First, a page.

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The search for a wider perspective

As the country's ll-year-olds sit down to their national tests next week, teachers will be expecting the new Government to answer some questions, too. How will it win the confidence of theprofession? What will it do about the increasing gap between rich and poor, not only materially but in educational achievement? How will it raise standards without imposing a stultifying uniformity on schools?

The new Government will want to get things done. But it would do well to tread carefully on the primary curriculum. Sir Ron Dearing's five-year moratorium on change comes to an end in September 2000 and already national curriculum advisers are setting the scene for the next revision. Teachers, on the other hand, are at last getting on top of the current version. They are learning to use it as a tool, leaving them free for some innovations of their own. They have had years of change, and now they need time to consolidate. There is also a view - expressed by some writers on the following pages - that any change needs to be more fundamental, that the subject-orientated national curriculum may not be what's needed in the 21st century. It might be better in the short term to relax some of the requirements, and spend time thinking hard about the future.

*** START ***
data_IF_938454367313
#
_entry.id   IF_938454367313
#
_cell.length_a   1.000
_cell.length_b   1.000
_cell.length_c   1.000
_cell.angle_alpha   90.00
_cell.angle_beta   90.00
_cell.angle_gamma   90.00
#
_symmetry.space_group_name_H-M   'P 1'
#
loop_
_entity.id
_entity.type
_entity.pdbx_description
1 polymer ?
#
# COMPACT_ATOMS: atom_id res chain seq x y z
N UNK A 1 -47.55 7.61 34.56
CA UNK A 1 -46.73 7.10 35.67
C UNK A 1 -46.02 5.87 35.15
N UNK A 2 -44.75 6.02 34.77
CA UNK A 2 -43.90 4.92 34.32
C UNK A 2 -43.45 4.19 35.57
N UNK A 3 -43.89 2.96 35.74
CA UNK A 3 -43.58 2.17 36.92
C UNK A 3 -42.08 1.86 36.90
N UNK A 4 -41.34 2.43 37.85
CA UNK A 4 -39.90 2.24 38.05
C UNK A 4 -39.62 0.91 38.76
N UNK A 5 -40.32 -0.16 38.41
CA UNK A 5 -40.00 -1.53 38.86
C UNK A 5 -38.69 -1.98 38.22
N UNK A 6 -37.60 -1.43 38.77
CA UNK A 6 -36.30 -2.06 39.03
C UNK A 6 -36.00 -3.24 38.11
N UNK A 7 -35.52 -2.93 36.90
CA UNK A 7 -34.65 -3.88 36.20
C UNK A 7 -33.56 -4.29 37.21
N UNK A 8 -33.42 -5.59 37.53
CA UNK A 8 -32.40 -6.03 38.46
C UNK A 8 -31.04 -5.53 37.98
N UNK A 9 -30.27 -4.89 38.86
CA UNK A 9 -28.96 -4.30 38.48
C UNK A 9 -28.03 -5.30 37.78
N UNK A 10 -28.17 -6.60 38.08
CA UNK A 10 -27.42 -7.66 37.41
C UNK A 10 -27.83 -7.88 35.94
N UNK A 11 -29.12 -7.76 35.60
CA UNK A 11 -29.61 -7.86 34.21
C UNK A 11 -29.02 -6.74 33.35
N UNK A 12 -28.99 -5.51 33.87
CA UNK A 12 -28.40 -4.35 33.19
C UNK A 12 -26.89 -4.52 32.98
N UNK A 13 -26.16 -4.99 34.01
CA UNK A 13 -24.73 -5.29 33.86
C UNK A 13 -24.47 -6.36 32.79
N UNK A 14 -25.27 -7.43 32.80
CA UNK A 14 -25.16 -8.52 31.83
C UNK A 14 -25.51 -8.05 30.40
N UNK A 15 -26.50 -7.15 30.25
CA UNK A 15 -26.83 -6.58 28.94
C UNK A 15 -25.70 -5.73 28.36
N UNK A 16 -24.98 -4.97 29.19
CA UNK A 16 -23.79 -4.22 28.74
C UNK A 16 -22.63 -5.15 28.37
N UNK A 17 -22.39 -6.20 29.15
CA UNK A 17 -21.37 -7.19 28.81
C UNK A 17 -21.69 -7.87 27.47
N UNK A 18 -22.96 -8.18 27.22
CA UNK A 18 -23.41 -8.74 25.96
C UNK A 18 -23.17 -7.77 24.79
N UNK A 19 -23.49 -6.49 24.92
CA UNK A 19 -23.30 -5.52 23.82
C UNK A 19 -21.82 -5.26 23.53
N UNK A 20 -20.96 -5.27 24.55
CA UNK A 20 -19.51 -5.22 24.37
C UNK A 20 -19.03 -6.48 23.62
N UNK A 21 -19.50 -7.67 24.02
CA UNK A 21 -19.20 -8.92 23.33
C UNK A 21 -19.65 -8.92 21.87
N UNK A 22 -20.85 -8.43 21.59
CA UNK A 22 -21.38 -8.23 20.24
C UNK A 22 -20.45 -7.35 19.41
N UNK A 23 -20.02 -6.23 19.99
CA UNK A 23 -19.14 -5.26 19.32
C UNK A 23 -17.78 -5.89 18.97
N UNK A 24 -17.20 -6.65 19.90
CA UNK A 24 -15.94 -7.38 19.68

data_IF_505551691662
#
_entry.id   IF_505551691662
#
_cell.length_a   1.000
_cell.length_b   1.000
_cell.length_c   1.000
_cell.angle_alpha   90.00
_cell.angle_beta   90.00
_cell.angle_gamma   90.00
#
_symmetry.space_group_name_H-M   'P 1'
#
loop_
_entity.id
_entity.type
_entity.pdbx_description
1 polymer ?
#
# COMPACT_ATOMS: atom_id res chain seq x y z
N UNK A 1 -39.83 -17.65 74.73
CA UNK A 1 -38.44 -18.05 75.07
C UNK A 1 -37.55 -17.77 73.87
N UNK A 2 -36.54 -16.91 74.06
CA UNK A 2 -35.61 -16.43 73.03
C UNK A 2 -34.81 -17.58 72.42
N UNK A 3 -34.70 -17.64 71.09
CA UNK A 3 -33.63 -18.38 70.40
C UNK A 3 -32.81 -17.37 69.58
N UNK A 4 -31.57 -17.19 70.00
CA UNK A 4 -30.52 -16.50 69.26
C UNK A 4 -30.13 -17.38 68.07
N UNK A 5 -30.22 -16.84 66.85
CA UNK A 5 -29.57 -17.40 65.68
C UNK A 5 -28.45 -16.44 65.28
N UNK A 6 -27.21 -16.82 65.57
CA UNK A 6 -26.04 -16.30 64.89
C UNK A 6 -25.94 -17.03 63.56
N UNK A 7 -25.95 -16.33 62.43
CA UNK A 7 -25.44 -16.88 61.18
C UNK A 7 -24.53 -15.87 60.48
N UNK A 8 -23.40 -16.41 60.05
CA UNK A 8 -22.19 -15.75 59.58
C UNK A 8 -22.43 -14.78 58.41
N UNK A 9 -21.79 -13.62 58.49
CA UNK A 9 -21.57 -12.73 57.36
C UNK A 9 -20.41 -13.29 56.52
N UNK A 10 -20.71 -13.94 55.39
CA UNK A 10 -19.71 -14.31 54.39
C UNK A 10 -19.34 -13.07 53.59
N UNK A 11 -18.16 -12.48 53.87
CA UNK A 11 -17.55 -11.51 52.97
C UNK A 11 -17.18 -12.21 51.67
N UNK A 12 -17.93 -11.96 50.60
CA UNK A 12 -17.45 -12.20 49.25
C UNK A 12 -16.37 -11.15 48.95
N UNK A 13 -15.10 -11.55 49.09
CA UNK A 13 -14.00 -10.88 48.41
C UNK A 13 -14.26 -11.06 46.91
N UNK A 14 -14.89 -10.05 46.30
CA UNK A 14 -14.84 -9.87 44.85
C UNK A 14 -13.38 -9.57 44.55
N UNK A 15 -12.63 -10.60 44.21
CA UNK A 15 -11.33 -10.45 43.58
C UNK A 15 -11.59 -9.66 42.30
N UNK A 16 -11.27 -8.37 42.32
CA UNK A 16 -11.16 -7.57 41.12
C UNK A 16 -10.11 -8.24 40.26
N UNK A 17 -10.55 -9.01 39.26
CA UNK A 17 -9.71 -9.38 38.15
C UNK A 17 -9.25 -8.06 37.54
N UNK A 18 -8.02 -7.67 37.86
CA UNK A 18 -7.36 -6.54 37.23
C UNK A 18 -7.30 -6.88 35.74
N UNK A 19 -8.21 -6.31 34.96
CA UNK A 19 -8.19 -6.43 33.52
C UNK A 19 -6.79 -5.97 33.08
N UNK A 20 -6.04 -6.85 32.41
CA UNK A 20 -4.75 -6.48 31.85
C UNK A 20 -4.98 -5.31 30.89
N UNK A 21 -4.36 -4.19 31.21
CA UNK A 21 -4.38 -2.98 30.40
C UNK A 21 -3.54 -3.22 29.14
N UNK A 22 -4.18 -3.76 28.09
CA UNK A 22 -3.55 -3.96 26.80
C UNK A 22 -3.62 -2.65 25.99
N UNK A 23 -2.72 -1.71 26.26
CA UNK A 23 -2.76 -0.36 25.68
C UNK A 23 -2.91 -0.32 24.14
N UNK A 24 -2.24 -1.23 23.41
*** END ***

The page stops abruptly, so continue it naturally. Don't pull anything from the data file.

A national curriculum, in some form, is here to stay. It is right that there should be national standards and entitlements. Performance tables, too - the focus of this Update - are likely to be a long-term fixture, although Labour prefers to publish them locally rather than nationally. They give those who have succeeded against the odds a chance to shine, but in their present form they are in danger of diminishing the achievements of other first-rate schools. In this Update, we visit schools that have topped the tables despite their deprived circumstances, and others whose low scores belie their rich offerings and glowing reports from the Office for Standards in Education.

Chris Woodhead, the Chief Inspector, unwisely said that either the tables were rubbish, or OFSTED was. But there is not necessarily a conflict. The tables, in time, will be able to show the value added by schools to children's expected attainments, but they will always reflect demographics. The performance tables only give a part of the picture; Labour will be under pressure to modify them heavily.

Learning to read and write well is crucially important: these skills form the foundation for most other learning - but not all of it. In our present national obsession with the basics, we should not sacrifice the broader curriculum: the arts, PE, social education, science. OFSTED looks for all of this in its inspections. Some schools with good test results and mediocre OFSTED reports may be making that sacrifice. In middle-class schools, there is no excuse. But some deprived schools may see no other way to give their pupils the basic foundations they need to gain access to a richer curriculum and later life. Perhaps they are right, at least under the present financial constraints, but it is sad to think so.

Labour will be tempted to look for one answer to the problem of raising standards, but life isn't like that. Each school has different needs and strengths. As one successful headteacher told Gerald Haigh (see page 9) "If they don't have responsibility for their learning then they don't have ownership of it." And that goes for teachers, too.

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